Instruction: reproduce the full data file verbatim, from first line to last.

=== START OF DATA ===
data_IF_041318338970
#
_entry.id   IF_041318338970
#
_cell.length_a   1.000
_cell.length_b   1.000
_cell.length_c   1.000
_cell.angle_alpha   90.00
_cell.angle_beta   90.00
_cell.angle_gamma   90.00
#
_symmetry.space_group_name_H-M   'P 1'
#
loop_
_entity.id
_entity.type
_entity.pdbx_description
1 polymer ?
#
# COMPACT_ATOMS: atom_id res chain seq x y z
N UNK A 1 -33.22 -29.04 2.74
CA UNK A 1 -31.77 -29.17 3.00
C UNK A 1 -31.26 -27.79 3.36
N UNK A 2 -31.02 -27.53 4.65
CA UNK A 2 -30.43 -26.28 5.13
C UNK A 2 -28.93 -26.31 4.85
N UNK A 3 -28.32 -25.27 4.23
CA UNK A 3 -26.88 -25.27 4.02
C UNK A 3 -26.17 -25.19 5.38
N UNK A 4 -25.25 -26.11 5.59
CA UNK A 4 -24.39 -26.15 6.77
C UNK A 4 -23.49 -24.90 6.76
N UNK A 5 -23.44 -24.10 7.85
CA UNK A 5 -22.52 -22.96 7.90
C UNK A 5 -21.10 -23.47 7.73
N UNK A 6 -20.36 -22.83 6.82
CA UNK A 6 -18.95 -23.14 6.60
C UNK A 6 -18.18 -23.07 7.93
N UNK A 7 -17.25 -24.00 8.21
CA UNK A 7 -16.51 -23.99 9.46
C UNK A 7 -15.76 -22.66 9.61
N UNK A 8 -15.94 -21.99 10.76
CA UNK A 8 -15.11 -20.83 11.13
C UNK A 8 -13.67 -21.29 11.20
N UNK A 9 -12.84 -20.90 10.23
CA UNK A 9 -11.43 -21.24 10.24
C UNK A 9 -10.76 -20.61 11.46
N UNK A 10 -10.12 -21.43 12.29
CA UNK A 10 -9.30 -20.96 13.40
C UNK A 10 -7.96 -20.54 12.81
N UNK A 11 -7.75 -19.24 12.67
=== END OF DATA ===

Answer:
data_IF_041318338970
#
_entry.id   IF_041318338970
#
_cell.length_a   1.000
_cell.length_b   1.000
_cell.length_c   1.000
_cell.angle_alpha   90.00
_cell.angle_beta   90.00
_cell.angle_gamma   90.00
#
_symmetry.space_group_name_H-M   'P 1'
#
loop_
_entity.id
_entity.type
_entity.pdbx_description
1 polymer ?
#
# COMPACT_ATOMS: atom_id res chain seq x y z
N UNK A 1 -33.22 -29.04 2.74
CA UNK A 1 -31.77 -29.17 3.00
C UNK A 1 -31.26 -27.79 3.36
N UNK A 2 -31.02 -27.53 4.65
CA UNK A 2 -30.43 -26.28 5.13
C UNK A 2 -28.93 -26.31 4.85
N UNK A 3 -28.32 -25.27 4.23
CA UNK A 3 -26.88 -25.27 4.02
C UNK A 3 -26.17 -25.19 5.38
N UNK A 4 -25.25 -26.11 5.59
CA UNK A 4 -24.39 -26.15 6.77
C UNK A 4 -23.49 -24.90 6.76
N UNK A 5 -23.44 -24.10 7.85
CA UNK A 5 -22.52 -22.96 7.90
C UNK A 5 -21.10 -23.47 7.73
N UNK A 6 -20.36 -22.83 6.82
CA UNK A 6 -18.95 -23.14 6.60
C UNK A 6 -18.18 -23.07 7.93
N UNK A 7 -17.25 -24.00 8.21
CA UNK A 7 -16.51 -23.99 9.46
C UNK A 7 -15.76 -22.66 9.61
N UNK A 8 -15.94 -21.99 10.76
CA UNK A 8 -15.11 -20.83 11.13
C UNK A 8 -13.67 -21.29 11.20
N UNK A 9 -12.84 -20.90 10.23
CA UNK A 9 -11.43 -21.24 10.24
C UNK A 9 -10.76 -20.61 11.46
N UNK A 10 -10.12 -21.43 12.29
CA UNK A 10 -9.30 -20.96 13.40
C UNK A 10 -7.96 -20.54 12.81
N UNK A 11 -7.75 -19.24 12.67